Three seconds can mean the difference between life and death.
The leap and the fall.
Leap into the Void, After Three Seconds (2004) is Romanian artist Ciprian Muresan’s remake of Yves Klein’s Saut dans le vide (1960). Muresan’s exhibition is on now until April 7 at the Vancouver Contemporary Art Gallery.
Space fascinated Klein. This French painter literally jumped into the void so he could feel what it was like and translate this vision to the viewer. Completely uninhibited, arms outstretched, back reverse-arched, he flies into that middle space of the street. Open, empty, pregnant with possibility.
To paint space, I owe it to myself to go there, to that very space… without illusions or tricks, nor with a plane or a parachute or a rocket ship: [the painter of space] must go there by his own means, with an independent individual force, in a word, he must be capable of levitation. – Journal du Dimanche,” November 27, 1960.
Even though he says “without illusions or tricks,” the image is a photomontage. Klein fell onto an outstretched tarpaulin which was then replaced with a shot of the street.
In his remake, Muresan removes the optimism of Klein’s photograph and depicts the reality after three seconds. What goes up must come down. Klein is flat on his face, dead in a Cluj street. Muresan’s rendition shows disillusionment with the idea of liberation. His work speaks out of the context of the Romanian Revolution of 1989 that resulted in over a thousand civilian deaths before overthrowing the Communist government and executing head of state Nicolae Ceausescu.
In an interview I was reading at the Contemporary Art Gallery that provides more details of Muresan’s work, he said this photograph is also a commentary on how there is no space for art in Romania. He used the present tense, which intrigued me because he lives and works as an artist in Romania.
Although Muresan’s installations are set in this specific socio-political context, I found myself making other, more general interpretations.
I had a recent conversation with a friend who said, “Sometimes you need to jump off that cliff.” (This was in the context of taking risks – whether it be with a career, relationship, or otherwise). I gave a quick laugh, a little shocked at the drastic imagery.
This is the type of picture that came to mind. This is the fear:
Perhaps sensing how I interpreted it, she followed up with, “and you won’t die. You will land somewhere.”
I was oddly encouraged by these words. You’ll leap and you’ll eventually find that space where you feel like you’re flying, not falling. This is the hope:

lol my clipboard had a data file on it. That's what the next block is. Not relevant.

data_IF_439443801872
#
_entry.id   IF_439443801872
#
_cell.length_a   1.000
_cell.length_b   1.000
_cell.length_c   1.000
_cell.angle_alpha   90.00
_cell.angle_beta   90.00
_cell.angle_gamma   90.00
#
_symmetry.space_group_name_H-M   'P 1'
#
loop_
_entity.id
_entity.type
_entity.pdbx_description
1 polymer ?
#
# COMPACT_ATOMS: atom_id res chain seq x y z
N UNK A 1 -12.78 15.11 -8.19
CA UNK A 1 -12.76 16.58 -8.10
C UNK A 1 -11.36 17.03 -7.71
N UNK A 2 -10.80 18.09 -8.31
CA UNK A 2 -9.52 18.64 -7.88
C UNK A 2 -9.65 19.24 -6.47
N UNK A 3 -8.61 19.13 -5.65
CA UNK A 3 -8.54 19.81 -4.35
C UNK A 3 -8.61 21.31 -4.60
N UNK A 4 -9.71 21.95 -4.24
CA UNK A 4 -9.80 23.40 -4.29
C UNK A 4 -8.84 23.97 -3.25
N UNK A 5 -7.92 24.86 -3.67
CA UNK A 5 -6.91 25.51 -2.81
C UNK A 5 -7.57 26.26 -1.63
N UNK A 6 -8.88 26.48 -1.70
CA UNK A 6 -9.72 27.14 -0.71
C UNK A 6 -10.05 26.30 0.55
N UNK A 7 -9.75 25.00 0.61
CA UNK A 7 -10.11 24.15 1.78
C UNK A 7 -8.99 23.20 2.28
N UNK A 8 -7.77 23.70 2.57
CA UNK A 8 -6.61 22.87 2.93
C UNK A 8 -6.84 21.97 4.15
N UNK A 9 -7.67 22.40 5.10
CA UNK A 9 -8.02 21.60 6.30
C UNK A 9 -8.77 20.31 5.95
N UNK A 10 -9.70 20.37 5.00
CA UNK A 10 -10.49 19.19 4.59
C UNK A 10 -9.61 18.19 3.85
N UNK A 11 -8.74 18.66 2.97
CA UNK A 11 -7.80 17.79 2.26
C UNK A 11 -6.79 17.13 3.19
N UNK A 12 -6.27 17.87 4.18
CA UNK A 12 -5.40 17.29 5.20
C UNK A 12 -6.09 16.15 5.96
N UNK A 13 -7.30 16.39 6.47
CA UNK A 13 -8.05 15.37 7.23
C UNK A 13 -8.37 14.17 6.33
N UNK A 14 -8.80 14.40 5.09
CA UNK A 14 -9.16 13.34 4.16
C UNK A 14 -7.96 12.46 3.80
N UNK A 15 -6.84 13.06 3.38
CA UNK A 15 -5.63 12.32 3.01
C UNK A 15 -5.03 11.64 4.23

Muresan briefly puts aside postmodernism’s theatricality and gets powerfully real with the viewer in Protesting Against Myself (2011).
This video installation stages a puppet show from inside a garbage bin on a Romanian street where the marionette gives a list of reasons why he’s protesting against himself. In the last shot, the camera pans past the marionette into the depths of the garbage can where Ciprian Muresan himself is sitting, speaking directly into the camera.
I’m protesting against myself because I keep hiding in a bin whilst everything gets taken away from me.
His figurative mask comes off and the viewer senses the puppet show was simply the warm-up to say everything he needed to say before he could say what he really wanted to say. His words take him out of hiding.
Muresan’s installations are all so interconnected. On the topic of garbage bins, I would be remiss if I didn’t mention his other fascinating piece in the same exhibition room.
Recycled Playground (2011) was inspired by a rusting train the artist walked by daily in an abandoned park. He reuses five life-sized plastic garbage cans and links them together to create a modern day train set. But the idea of childhood play is jaded. Here is consumer culture going around and around. Here is homogeneity. Here is a metaphor for our lives. Have we become stuck circling the same track because we’ve forgotten what it is to create, what it is to break from the mechanical rhythm, pop out of the garbage can Jack-in-the-box style,
and leap! into the void
I like this. Sometimes I get really cynical about contemporary art thanks to conceptual art but this is both fascinating and visually interesting.